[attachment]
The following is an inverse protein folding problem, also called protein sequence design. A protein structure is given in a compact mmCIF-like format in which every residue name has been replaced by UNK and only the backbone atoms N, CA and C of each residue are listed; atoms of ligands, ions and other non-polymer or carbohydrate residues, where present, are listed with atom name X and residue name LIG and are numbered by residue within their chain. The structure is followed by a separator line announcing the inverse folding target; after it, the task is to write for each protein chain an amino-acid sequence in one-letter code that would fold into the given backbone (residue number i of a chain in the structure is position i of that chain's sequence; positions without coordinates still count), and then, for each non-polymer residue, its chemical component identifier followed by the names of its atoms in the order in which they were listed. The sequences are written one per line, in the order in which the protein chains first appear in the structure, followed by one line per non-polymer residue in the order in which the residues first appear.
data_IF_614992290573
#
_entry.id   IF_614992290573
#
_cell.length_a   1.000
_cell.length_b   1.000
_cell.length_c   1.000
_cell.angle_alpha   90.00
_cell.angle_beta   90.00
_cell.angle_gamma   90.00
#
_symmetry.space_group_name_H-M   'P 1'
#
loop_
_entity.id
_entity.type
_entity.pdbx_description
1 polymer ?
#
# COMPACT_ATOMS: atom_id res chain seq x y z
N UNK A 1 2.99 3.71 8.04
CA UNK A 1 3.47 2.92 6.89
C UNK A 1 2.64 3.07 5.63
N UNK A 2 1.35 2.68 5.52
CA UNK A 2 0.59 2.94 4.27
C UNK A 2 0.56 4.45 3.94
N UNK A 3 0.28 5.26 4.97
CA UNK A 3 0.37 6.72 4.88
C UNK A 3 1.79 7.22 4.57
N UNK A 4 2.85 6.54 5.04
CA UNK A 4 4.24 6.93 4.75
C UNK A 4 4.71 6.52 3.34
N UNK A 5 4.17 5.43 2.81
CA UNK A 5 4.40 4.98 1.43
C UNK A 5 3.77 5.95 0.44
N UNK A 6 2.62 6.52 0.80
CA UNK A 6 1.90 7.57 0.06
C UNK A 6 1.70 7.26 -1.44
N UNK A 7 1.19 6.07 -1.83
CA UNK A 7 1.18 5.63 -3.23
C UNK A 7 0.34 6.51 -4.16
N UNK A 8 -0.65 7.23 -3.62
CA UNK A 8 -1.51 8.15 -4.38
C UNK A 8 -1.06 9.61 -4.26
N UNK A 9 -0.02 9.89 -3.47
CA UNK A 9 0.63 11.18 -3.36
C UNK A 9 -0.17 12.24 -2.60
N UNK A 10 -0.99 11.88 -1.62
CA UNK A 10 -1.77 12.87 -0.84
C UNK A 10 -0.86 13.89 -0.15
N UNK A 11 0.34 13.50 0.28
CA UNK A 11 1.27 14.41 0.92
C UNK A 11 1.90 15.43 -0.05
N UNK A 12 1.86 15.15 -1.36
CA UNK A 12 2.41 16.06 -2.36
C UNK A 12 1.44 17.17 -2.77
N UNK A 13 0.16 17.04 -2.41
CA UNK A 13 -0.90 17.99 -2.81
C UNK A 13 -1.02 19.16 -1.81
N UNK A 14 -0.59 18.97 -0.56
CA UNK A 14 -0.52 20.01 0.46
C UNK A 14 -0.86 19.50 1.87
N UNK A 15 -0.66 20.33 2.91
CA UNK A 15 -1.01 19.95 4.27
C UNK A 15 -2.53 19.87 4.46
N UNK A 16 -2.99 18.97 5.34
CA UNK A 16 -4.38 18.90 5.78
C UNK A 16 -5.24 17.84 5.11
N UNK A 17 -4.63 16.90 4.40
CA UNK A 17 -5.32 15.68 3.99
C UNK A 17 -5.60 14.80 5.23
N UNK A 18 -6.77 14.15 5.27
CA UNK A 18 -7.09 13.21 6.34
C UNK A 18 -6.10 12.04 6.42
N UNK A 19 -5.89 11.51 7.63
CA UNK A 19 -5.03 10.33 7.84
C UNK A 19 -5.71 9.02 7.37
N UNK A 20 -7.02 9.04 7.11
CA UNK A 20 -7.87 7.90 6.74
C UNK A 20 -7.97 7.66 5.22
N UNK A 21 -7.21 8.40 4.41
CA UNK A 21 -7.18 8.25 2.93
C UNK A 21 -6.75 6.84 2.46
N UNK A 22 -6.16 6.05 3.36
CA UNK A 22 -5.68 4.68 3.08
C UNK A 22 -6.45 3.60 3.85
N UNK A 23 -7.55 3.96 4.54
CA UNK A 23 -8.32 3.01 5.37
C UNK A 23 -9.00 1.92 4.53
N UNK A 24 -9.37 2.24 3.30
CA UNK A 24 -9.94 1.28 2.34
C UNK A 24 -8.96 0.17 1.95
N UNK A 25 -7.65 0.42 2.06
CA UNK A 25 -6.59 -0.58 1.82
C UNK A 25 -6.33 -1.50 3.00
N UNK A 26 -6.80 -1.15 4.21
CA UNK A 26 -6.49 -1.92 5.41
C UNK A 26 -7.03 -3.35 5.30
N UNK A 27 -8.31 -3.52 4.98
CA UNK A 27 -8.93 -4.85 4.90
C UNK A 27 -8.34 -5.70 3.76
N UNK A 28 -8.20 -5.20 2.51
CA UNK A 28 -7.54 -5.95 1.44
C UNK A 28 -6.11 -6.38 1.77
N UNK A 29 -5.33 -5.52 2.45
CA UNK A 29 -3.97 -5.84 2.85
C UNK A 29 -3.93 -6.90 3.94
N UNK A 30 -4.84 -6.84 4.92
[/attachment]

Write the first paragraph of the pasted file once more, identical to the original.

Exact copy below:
The following is an inverse protein folding problem, also called protein sequence design. A protein structure is given in a compact mmCIF-like format in which every residue name has been replaced by UNK and only the backbone atoms N, CA and C of each residue are listed; atoms of ligands, ions and other non-polymer or carbohydrate residues, where present, are listed with atom name X and residue name LIG and are numbered by residue within their chain. The structure is followed by a separator line announcing the inverse folding target; after it, the task is to write for each protein chain an amino-acid sequence in one-letter code that would fold into the given backbone (residue number i of a chain in the structure is position i of that chain's sequence; positions without coordinates still count), and then, for each non-polymer residue, its chemical component identifier followed by the names of its atoms in the order in which they were listed. The sequences are written one per line, in the order in which the protein chains first appear in the structure, followed by one line per non-polymer residue in the order in which the residues first appear.